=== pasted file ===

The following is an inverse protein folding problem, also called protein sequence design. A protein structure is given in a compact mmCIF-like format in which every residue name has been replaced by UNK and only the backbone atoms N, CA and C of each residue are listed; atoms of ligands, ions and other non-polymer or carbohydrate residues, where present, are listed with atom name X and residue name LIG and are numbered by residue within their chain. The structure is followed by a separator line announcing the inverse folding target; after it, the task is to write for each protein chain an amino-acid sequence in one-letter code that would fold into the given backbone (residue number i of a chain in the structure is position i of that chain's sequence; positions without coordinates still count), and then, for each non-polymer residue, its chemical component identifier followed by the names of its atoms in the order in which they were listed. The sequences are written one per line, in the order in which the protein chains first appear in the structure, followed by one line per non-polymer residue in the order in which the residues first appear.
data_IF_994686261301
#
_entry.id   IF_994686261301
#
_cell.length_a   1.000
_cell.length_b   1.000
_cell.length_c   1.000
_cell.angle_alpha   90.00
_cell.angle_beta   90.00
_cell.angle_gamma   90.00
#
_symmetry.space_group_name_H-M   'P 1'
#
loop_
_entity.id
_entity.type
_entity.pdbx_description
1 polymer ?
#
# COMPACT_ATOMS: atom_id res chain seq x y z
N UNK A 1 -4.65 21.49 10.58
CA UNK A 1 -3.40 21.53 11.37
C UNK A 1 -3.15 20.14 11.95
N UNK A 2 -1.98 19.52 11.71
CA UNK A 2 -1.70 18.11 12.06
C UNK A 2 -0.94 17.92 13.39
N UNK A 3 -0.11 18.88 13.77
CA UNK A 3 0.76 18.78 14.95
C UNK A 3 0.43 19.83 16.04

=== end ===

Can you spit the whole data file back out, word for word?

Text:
The following is an inverse protein folding problem, also called protein sequence design. A protein structure is given in a compact mmCIF-like format in which every residue name has been replaced by UNK and only the backbone atoms N, CA and C of each residue are listed; atoms of ligands, ions and other non-polymer or carbohydrate residues, where present, are listed with atom name X and residue name LIG and are numbered by residue within their chain. The structure is followed by a separator line announcing the inverse folding target; after it, the task is to write for each protein chain an amino-acid sequence in one-letter code that would fold into the given backbone (residue number i of a chain in the structure is position i of that chain's sequence; positions without coordinates still count), and then, for each non-polymer residue, its chemical component identifier followed by the names of its atoms in the order in which they were listed. The sequences are written one per line, in the order in which the protein chains first appear in the structure, followed by one line per non-polymer residue in the order in which the residues first appear.
data_IF_994686261301
#
_entry.id   IF_994686261301
#
_cell.length_a   1.000
_cell.length_b   1.000
_cell.length_c   1.000
_cell.angle_alpha   90.00
_cell.angle_beta   90.00
_cell.angle_gamma   90.00
#
_symmetry.space_group_name_H-M   'P 1'
#
loop_
_entity.id
_entity.type
_entity.pdbx_description
1 polymer ?
#
# COMPACT_ATOMS: atom_id res chain seq x y z
N UNK A 1 -4.65 21.49 10.58
CA UNK A 1 -3.40 21.53 11.37
C UNK A 1 -3.15 20.14 11.95
N UNK A 2 -1.98 19.52 11.71
CA UNK A 2 -1.70 18.11 12.06
C UNK A 2 -0.94 17.92 13.39
N UNK A 3 -0.11 18.88 13.77
CA UNK A 3 0.76 18.78 14.95
C UNK A 3 0.43 19.83 16.04